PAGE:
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The US Constitution established both gold and silver as the basis of U

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The US Constitution established both gold and silver as the basis of U [#permalink]

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New post 12 Jan 2018, 11:45
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The US Constitution established both gold and silver as the basis of US currency: that is to say, it established a bimetallic standard for currency. This remained in place for about a century, until the Coinage Act of 1873, which embraced a "gold only" standard, a monometallic standard, effectively dropping silver as the basis of currency. Over the next several decades, advocates of bimetallism and advocates of the "gold only" standard fiercely debated.

The "gold only" advocates, such as William McKinley, argued that shifts in the relative value of the two precious metals could lead to wild fluctuations in the values of currency in a bimetallic system. Early in the United States history, Alexander Hamilton had tried to fix the gold-silver exchange rate by fiat, but of course, such restraints only inhibit the natural development of a free market.

Unemployment was high in the depression caused by the Panic of 1893, and many argued that these economic challenges had been triggered by abandoning bimetallism. One of the more prominent advocates of bimetallism was William Jennings Bryant: indeed, bimetallism was the very center of his presidential campaigns in 1896 and 1900, both of which he lost to McKinley. Bryant articulated the popular view that a "gold only" standard limited the money supply, and thus favored those who were already quite wealthy, against the interests of working people of all professions. He famously expressed this argument in his "Cross of Gold" speech at the 1896 Democratic National Convention, in which he argued that continuing the "gold only" standard would "crucify" the honest laboring classes on a "cross of gold."

Despite the eloquence of Bryant's arguments, history strongly favored the "gold-only" standard. The argument that increasing the money supply would lead to greater prosperity strikes us now as naïve: of course, we now understand that increasing the monetary supply can lead to runaway inflation, which hurts everyone. Furthermore, gold did not remain as limited as the advocates of bimetallism imagined. In the 1890s, scientists discovered a cyanide process that allowed workers to extract pure gold from much lower grade ore, thus significantly increasing domestic gold production. Additionally, the discovery of two immense gold deposits in South Africa substantially increased world gold supply. Thus, the "gold only" standard allowed for ample currency, and even robust prosperity in the 1920s, so bimetallism died a quiet death.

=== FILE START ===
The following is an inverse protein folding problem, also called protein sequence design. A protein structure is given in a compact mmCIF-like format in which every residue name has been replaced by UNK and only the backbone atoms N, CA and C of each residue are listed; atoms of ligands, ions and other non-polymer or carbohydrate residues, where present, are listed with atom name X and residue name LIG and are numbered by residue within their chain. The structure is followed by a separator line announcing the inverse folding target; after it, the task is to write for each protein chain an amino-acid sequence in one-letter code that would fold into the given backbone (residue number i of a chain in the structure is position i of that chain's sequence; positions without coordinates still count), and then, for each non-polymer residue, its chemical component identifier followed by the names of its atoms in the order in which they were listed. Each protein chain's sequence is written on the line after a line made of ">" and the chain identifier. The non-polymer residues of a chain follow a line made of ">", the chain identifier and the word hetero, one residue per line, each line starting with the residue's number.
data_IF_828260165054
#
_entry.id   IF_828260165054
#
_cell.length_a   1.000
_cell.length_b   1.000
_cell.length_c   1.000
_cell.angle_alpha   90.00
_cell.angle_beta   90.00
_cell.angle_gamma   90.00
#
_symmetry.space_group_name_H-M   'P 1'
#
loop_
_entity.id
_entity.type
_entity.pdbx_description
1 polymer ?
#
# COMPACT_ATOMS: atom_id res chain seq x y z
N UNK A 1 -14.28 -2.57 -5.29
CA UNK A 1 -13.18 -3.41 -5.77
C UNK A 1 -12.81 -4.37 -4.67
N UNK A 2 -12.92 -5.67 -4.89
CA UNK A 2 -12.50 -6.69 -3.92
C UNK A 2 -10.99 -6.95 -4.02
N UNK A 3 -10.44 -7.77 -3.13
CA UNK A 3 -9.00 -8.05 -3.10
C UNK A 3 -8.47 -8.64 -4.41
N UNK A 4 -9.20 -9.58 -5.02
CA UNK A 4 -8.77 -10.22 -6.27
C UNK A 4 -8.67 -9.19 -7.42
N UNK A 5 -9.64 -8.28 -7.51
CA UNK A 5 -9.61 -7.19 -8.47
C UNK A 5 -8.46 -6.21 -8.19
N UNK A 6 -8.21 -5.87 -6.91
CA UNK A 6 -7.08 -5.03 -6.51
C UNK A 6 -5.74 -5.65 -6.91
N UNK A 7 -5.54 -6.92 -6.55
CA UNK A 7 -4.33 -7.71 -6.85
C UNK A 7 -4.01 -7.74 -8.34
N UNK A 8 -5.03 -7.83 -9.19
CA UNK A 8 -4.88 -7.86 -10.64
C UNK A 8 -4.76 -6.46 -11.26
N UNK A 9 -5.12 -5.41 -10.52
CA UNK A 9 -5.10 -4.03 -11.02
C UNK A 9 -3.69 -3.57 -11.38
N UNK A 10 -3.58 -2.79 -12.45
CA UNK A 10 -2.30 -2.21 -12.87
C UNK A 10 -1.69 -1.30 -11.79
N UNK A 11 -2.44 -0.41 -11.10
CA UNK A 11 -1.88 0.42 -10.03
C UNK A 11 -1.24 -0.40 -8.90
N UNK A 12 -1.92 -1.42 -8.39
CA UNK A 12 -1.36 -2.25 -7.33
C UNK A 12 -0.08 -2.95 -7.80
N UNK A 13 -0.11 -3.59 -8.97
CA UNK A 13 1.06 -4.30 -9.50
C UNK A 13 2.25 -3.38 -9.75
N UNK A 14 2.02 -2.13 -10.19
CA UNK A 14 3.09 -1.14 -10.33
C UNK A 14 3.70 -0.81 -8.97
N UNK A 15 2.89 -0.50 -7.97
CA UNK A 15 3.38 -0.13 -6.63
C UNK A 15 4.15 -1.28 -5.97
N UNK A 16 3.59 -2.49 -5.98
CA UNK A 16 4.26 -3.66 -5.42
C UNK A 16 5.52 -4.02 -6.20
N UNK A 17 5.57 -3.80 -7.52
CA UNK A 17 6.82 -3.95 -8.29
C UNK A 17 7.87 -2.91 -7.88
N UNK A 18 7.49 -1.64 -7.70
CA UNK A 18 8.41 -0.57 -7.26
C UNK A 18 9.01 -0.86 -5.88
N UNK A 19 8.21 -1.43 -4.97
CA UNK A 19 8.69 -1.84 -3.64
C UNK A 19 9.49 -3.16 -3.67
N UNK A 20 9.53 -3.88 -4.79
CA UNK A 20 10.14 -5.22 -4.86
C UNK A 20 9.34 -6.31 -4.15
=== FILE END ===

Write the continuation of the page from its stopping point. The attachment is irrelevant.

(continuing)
1. One reason advocates of bimetallism did not favor a “gold only” standard was that they believed that

A the supply of gold was limited
B it would increase the money supply
C shifts in the prices of gold and silver were unpredictable
D it could lead to rampant inflation
E silver provided a check against deflation


2. It can be inferred from the passage that the author believes that government attempts to control exchange rates

A compromise the workings of a free economy
B will inevitably lead to fiscal collapse
C are usually favorable in the short-term
D run counter to the tenets of the United States
E lead to a greater chance for inflation


3. According to the passage, bimetallism was not enduring because it

A made unwarranted conclusions concerning the connection between value and metals
B was not adopted by those responsible for the shaping of economic policy
C resulted in persistent inflation that plagued all levels of the economy
D did not allow for the possibility of a third monometallic standard
E was based on false assumptions regarding both the money supply and the supply of gold


4. The author of the passage believes William Jennings Bryant’s argument that a gold standard favors the rich to be

A somewhat relevant, because it accounts for a common trend seen throughout the history of bimetallism
B lacking validity, because it believes increasing the money supply will benefit a segment of the population
C without merit, because it is not based on actual historical accounts
D not entirely accurate, because it overemphasizes the role of silver in regulating the money supply
E partially correct, because it described some of the class differences between the rich and the poor

[Reveal] Spoiler: Question #1 OA
[Reveal] Spoiler: Question #2 OA
[Reveal] Spoiler: Question #3 OA
[Reveal] Spoiler: Question #4 OA

Last edited by broall on 15 Jan 2018, 01:22, edited 1 time in total.
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Re: The US Constitution established both gold and silver as the basis of U [#permalink]

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New post 19 Jan 2018, 08:47
Please provide explanation for the Question.3 in this RC.

Thank you.
Re: The US Constitution established both gold and silver as the basis of U   [#permalink] 19 Jan 2018, 08:47
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The US Constitution established both gold and silver as the basis of U

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